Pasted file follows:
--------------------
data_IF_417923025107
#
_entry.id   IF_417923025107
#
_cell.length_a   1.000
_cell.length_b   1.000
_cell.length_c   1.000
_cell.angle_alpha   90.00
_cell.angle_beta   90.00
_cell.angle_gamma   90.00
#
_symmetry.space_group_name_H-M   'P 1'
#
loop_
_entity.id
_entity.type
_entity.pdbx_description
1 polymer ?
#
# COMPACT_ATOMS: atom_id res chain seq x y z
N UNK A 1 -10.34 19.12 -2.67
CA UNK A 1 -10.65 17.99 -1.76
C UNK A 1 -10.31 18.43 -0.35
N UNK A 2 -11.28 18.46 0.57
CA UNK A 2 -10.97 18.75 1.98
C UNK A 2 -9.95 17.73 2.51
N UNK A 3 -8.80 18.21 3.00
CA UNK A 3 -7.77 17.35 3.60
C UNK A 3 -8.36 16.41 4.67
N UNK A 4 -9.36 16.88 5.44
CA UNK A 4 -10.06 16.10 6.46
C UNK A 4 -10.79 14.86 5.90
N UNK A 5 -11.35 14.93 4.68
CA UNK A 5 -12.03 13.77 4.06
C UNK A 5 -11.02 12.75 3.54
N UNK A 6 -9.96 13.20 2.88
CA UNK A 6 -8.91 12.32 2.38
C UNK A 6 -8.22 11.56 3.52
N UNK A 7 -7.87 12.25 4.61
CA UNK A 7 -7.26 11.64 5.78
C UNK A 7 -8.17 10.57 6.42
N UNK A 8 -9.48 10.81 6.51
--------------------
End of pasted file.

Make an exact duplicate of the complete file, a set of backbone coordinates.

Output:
data_IF_417923025107
#
_entry.id   IF_417923025107
#
_cell.length_a   1.000
_cell.length_b   1.000
_cell.length_c   1.000
_cell.angle_alpha   90.00
_cell.angle_beta   90.00
_cell.angle_gamma   90.00
#
_symmetry.space_group_name_H-M   'P 1'
#
loop_
_entity.id
_entity.type
_entity.pdbx_description
1 polymer ?
#
# COMPACT_ATOMS: atom_id res chain seq x y z
N UNK A 1 -10.34 19.12 -2.67
CA UNK A 1 -10.65 17.99 -1.76
C UNK A 1 -10.31 18.43 -0.35
N UNK A 2 -11.28 18.46 0.57
CA UNK A 2 -10.97 18.75 1.98
C UNK A 2 -9.95 17.73 2.51
N UNK A 3 -8.80 18.21 3.00
CA UNK A 3 -7.77 17.35 3.60
C UNK A 3 -8.36 16.41 4.67
N UNK A 4 -9.36 16.88 5.44
CA UNK A 4 -10.06 16.10 6.46
C UNK A 4 -10.79 14.86 5.90
N UNK A 5 -11.35 14.93 4.68
CA UNK A 5 -12.03 13.77 4.06
C UNK A 5 -11.02 12.75 3.54
N UNK A 6 -9.96 13.20 2.88
CA UNK A 6 -8.91 12.32 2.38
C UNK A 6 -8.22 11.56 3.52
N UNK A 7 -7.87 12.25 4.61
CA UNK A 7 -7.26 11.64 5.78
C UNK A 7 -8.17 10.57 6.42
N UNK A 8 -9.48 10.81 6.51